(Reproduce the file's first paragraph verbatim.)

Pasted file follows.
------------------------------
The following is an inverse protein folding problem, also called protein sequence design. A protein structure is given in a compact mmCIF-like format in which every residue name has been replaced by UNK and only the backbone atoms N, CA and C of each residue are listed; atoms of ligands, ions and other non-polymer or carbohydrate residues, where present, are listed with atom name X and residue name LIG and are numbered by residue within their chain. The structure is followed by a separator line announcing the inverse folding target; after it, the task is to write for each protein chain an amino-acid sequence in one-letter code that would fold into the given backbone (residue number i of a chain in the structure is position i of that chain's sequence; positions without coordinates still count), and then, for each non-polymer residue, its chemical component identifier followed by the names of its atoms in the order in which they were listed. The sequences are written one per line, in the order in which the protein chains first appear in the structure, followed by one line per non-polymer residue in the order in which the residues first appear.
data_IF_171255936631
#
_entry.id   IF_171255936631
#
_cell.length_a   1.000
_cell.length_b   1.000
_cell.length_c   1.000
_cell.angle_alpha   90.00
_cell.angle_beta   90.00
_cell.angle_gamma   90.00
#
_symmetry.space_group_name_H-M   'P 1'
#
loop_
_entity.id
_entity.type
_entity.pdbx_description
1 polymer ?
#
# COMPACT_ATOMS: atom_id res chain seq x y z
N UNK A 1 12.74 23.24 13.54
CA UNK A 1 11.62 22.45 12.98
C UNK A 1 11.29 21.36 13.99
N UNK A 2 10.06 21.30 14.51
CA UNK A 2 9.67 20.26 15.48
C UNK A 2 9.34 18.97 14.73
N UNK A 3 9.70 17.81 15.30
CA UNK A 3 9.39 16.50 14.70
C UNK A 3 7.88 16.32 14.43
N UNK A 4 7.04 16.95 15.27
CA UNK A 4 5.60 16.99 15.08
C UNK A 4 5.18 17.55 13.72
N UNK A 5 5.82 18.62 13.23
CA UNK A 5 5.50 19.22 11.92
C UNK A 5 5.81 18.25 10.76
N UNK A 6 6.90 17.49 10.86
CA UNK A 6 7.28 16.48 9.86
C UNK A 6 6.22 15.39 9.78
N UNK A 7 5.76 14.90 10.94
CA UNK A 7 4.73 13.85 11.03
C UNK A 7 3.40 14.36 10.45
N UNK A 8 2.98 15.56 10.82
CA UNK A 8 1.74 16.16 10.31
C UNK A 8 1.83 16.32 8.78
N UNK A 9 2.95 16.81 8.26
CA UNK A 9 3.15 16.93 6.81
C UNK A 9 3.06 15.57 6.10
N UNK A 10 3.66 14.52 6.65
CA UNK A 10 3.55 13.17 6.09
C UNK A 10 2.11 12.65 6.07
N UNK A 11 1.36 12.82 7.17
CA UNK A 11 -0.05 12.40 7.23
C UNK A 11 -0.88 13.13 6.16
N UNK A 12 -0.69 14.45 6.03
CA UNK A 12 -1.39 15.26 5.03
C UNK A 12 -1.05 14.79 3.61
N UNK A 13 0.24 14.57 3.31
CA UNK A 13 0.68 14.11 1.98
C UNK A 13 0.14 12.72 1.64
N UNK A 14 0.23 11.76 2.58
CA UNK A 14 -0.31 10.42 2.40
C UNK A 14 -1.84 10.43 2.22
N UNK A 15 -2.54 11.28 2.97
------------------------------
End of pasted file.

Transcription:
The following is an inverse protein folding problem, also called protein sequence design. A protein structure is given in a compact mmCIF-like format in which every residue name has been replaced by UNK and only the backbone atoms N, CA and C of each residue are listed; atoms of ligands, ions and other non-polymer or carbohydrate residues, where present, are listed with atom name X and residue name LIG and are numbered by residue within their chain. The structure is followed by a separator line announcing the inverse folding target; after it, the task is to write for each protein chain an amino-acid sequence in one-letter code that would fold into the given backbone (residue number i of a chain in the structure is position i of that chain's sequence; positions without coordinates still count), and then, for each non-polymer residue, its chemical component identifier followed by the names of its atoms in the order in which they were listed. The sequences are written one per line, in the order in which the protein chains first appear in the structure, followed by one line per non-polymer residue in the order in which the residues first appear.